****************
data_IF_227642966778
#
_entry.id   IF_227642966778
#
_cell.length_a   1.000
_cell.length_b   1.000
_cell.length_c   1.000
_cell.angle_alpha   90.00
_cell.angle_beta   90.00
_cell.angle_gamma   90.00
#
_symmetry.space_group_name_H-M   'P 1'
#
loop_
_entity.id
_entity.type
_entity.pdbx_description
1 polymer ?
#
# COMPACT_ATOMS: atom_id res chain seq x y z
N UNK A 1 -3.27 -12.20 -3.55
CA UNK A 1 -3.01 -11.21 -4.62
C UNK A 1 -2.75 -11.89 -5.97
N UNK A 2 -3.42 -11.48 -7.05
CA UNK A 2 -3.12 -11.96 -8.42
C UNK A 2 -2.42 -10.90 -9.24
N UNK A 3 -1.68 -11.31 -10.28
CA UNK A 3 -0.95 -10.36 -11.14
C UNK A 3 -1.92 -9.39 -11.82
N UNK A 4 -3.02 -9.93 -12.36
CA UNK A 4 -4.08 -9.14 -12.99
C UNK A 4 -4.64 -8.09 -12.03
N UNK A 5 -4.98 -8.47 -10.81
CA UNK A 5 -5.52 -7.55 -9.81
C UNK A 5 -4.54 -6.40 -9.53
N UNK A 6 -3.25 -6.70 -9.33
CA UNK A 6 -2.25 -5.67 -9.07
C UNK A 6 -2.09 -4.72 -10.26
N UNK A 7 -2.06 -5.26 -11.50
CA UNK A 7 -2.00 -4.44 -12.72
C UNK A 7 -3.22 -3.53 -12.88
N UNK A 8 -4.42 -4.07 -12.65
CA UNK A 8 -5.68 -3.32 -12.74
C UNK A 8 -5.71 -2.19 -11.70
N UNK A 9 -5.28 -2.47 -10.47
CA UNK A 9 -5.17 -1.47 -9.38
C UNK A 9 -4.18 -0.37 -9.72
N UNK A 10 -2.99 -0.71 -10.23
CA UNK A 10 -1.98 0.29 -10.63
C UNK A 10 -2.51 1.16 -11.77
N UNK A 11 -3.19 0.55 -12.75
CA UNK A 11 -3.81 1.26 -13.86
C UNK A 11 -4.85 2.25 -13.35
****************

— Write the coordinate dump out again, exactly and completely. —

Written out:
data_IF_227642966778
#
_entry.id   IF_227642966778
#
_cell.length_a   1.000
_cell.length_b   1.000
_cell.length_c   1.000
_cell.angle_alpha   90.00
_cell.angle_beta   90.00
_cell.angle_gamma   90.00
#
_symmetry.space_group_name_H-M   'P 1'
#
loop_
_entity.id
_entity.type
_entity.pdbx_description
1 polymer ?
#
# COMPACT_ATOMS: atom_id res chain seq x y z
N UNK A 1 -3.27 -12.20 -3.55
CA UNK A 1 -3.01 -11.21 -4.62
C UNK A 1 -2.75 -11.89 -5.97
N UNK A 2 -3.42 -11.48 -7.05
CA UNK A 2 -3.12 -11.96 -8.42
C UNK A 2 -2.42 -10.90 -9.24
N UNK A 3 -1.68 -11.31 -10.28
CA UNK A 3 -0.95 -10.36 -11.14
C UNK A 3 -1.92 -9.39 -11.82
N UNK A 4 -3.02 -9.93 -12.36
CA UNK A 4 -4.08 -9.14 -12.99
C UNK A 4 -4.64 -8.09 -12.03
N UNK A 5 -4.98 -8.47 -10.81
CA UNK A 5 -5.52 -7.55 -9.81
C UNK A 5 -4.54 -6.40 -9.53
N UNK A 6 -3.25 -6.70 -9.33
CA UNK A 6 -2.25 -5.67 -9.07
C UNK A 6 -2.09 -4.72 -10.26
N UNK A 7 -2.06 -5.26 -11.50
CA UNK A 7 -2.00 -4.44 -12.72
C UNK A 7 -3.22 -3.53 -12.88
N UNK A 8 -4.42 -4.07 -12.65
CA UNK A 8 -5.68 -3.32 -12.74
C UNK A 8 -5.71 -2.19 -11.70
N UNK A 9 -5.28 -2.47 -10.47
CA UNK A 9 -5.17 -1.47 -9.38
C UNK A 9 -4.18 -0.37 -9.72
N UNK A 10 -2.99 -0.71 -10.23
CA UNK A 10 -1.98 0.29 -10.63
C UNK A 10 -2.51 1.16 -11.77
N UNK A 11 -3.19 0.55 -12.75
CA UNK A 11 -3.81 1.26 -13.86
C UNK A 11 -4.85 2.25 -13.35